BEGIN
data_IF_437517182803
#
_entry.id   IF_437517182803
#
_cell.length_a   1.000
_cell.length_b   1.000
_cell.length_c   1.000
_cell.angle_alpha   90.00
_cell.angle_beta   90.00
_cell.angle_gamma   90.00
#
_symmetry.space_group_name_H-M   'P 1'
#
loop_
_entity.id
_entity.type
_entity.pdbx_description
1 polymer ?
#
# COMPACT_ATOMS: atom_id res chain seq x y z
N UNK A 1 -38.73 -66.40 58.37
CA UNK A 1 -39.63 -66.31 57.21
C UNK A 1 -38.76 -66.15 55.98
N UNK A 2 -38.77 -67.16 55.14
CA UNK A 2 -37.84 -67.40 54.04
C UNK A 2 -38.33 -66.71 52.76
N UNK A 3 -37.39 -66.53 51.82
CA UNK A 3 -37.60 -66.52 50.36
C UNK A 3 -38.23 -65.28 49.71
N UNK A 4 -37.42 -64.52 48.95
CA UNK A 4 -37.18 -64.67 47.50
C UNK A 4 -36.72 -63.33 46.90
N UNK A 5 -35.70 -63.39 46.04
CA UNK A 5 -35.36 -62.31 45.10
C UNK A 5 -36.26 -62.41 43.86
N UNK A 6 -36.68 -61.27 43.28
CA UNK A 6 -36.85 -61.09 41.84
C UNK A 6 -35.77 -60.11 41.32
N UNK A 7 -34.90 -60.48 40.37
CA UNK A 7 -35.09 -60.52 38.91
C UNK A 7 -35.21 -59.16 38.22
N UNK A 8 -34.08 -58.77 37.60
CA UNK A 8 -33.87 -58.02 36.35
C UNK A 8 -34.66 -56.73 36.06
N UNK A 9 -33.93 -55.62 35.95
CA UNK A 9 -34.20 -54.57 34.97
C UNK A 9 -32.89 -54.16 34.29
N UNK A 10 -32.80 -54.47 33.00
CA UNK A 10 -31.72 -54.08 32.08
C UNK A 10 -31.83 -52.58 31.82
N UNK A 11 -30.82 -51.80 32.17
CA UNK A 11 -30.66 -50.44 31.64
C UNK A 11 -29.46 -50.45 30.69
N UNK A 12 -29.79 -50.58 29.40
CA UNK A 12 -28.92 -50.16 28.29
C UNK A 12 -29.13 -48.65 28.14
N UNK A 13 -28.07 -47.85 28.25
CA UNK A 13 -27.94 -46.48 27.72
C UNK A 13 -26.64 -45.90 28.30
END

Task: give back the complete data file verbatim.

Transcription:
data_IF_437517182803
#
_entry.id   IF_437517182803
#
_cell.length_a   1.000
_cell.length_b   1.000
_cell.length_c   1.000
_cell.angle_alpha   90.00
_cell.angle_beta   90.00
_cell.angle_gamma   90.00
#
_symmetry.space_group_name_H-M   'P 1'
#
loop_
_entity.id
_entity.type
_entity.pdbx_description
1 polymer ?
#
# COMPACT_ATOMS: atom_id res chain seq x y z
N UNK A 1 -38.73 -66.40 58.37
CA UNK A 1 -39.63 -66.31 57.21
C UNK A 1 -38.76 -66.15 55.98
N UNK A 2 -38.77 -67.16 55.14
CA UNK A 2 -37.84 -67.40 54.04
C UNK A 2 -38.33 -66.71 52.76
N UNK A 3 -37.39 -66.53 51.82
CA UNK A 3 -37.60 -66.52 50.36
C UNK A 3 -38.23 -65.28 49.71
N UNK A 4 -37.42 -64.52 48.95
CA UNK A 4 -37.18 -64.67 47.50
C UNK A 4 -36.72 -63.33 46.90
N UNK A 5 -35.70 -63.39 46.04
CA UNK A 5 -35.36 -62.31 45.10
C UNK A 5 -36.26 -62.41 43.86
N UNK A 6 -36.68 -61.27 43.28
CA UNK A 6 -36.85 -61.09 41.84
C UNK A 6 -35.77 -60.11 41.32
N UNK A 7 -34.90 -60.48 40.37
CA UNK A 7 -35.09 -60.52 38.91
C UNK A 7 -35.21 -59.16 38.22
N UNK A 8 -34.08 -58.77 37.60
CA UNK A 8 -33.87 -58.02 36.35
C UNK A 8 -34.66 -56.73 36.06
N UNK A 9 -33.93 -55.62 35.95
CA UNK A 9 -34.20 -54.57 34.97
C UNK A 9 -32.89 -54.16 34.29
N UNK A 10 -32.80 -54.47 33.00
CA UNK A 10 -31.72 -54.08 32.08
C UNK A 10 -31.83 -52.58 31.82
N UNK A 11 -30.82 -51.80 32.17
CA UNK A 11 -30.66 -50.44 31.64
C UNK A 11 -29.46 -50.45 30.69
N UNK A 12 -29.79 -50.58 29.40
CA UNK A 12 -28.92 -50.16 28.29
C UNK A 12 -29.13 -48.65 28.14
N UNK A 13 -28.07 -47.85 28.25
CA UNK A 13 -27.94 -46.48 27.72
C UNK A 13 -26.64 -45.90 28.30